The chart below offers a rough comparison of these properties among a range of sweeteners. RFDP refers to relative freeze point depression in relation to sucrose, which is given the arbitrary factor of ‘1’. SP refers to sweetening power. The column under Max. % refers to a generally accepted use in ice cream formulas. These figures were culled from various sources over a long period of time – one may see slight differences between sources – especially with regard to sweetening power – but I think this gives us a good rough guideline to work with.

Sweetener Properties

It may also be worth noting the molecular weight and RFDP of sodium chloride – salt – at ‘54’ it will lower the freezing point of water over six times that of sucrose (which why we put salt on icy roads and not sugar!). And ethanol – a component in alcohol – will lower the freezing point by a factor of seven times that of sucrose, with its molecular weight of ‘46’. Formulating ice creams with alcohol can often be frustrating; two general rules of thumb to consider are the need for a reduction in dissolved solids (down to 23-25%) and the addition of a maximum of about 7% pure alcohol. Formulations must also be adjusted when adding ingredients like chocolate and fruit – which might bring sweeteners, water, or fats of their own. I know, the math just got a lot harder.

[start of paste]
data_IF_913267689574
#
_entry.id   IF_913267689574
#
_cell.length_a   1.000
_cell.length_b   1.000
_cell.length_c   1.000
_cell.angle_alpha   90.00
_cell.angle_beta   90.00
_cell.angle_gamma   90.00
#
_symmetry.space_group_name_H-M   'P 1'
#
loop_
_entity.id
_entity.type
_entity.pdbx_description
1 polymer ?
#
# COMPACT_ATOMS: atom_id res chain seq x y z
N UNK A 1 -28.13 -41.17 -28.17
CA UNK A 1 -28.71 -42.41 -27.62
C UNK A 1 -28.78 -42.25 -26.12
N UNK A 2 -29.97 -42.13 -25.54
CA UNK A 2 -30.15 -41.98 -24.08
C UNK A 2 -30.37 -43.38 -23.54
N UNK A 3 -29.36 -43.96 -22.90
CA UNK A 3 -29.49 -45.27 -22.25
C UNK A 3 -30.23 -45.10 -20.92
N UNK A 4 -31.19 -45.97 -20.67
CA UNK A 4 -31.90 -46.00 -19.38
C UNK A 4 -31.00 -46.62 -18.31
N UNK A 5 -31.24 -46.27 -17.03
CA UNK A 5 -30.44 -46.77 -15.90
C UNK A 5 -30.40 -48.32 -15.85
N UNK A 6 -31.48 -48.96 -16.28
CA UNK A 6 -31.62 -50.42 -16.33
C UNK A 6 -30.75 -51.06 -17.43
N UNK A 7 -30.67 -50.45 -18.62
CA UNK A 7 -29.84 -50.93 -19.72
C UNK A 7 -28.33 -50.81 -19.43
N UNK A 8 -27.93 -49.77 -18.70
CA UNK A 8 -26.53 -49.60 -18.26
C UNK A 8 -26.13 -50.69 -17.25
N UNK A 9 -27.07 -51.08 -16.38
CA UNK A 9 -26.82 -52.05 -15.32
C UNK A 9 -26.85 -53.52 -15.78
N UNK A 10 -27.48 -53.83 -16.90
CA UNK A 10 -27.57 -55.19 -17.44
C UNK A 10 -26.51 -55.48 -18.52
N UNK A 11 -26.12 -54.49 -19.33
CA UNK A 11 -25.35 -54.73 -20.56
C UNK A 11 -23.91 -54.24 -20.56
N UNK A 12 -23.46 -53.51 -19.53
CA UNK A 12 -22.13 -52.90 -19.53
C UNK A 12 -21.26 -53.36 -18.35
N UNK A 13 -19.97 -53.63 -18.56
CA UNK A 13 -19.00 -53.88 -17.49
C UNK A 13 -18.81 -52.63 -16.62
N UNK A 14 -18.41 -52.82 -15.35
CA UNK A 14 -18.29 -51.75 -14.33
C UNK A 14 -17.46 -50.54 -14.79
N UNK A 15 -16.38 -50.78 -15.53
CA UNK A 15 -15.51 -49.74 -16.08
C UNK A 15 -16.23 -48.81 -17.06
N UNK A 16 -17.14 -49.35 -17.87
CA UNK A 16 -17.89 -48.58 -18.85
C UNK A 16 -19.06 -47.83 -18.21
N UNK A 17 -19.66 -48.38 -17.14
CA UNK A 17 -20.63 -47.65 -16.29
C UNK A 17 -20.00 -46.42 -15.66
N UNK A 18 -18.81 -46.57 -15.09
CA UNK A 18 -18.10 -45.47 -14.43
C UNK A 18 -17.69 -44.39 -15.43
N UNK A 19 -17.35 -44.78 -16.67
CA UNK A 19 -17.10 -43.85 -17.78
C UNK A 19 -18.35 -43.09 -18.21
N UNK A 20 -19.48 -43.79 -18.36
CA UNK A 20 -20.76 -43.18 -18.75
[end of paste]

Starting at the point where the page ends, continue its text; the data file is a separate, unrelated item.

3. In addition to supplying creamy mouth feel, the milk fat content of ice cream will determine its basic physical structure. The best way to understand the structure of ice cream is to step back and consider first the structure of whipped cream. As we whip heavy cream, we can begin to visualize individual fat particles swirling around the continuous phase of water, slamming into each other almost as if in a mosh pit (my favorite way to describe it). We know that cream whips up best when it’s cold; this is because at low temperatures most of the milk fat is crystallized – solid – which allows the individual particles to stick to one another while maintaining to some extent their own identity (as opposed to simply fusing into larger and larger fat particles). With help from some of the milk proteins, these partially coalesced fat particles begin to form a kind of ‘scaffolding’ – a solid structure – that also traps the air bubbles that are incorporated into the cream as it is being whipped. Ok, that’s whipped cream.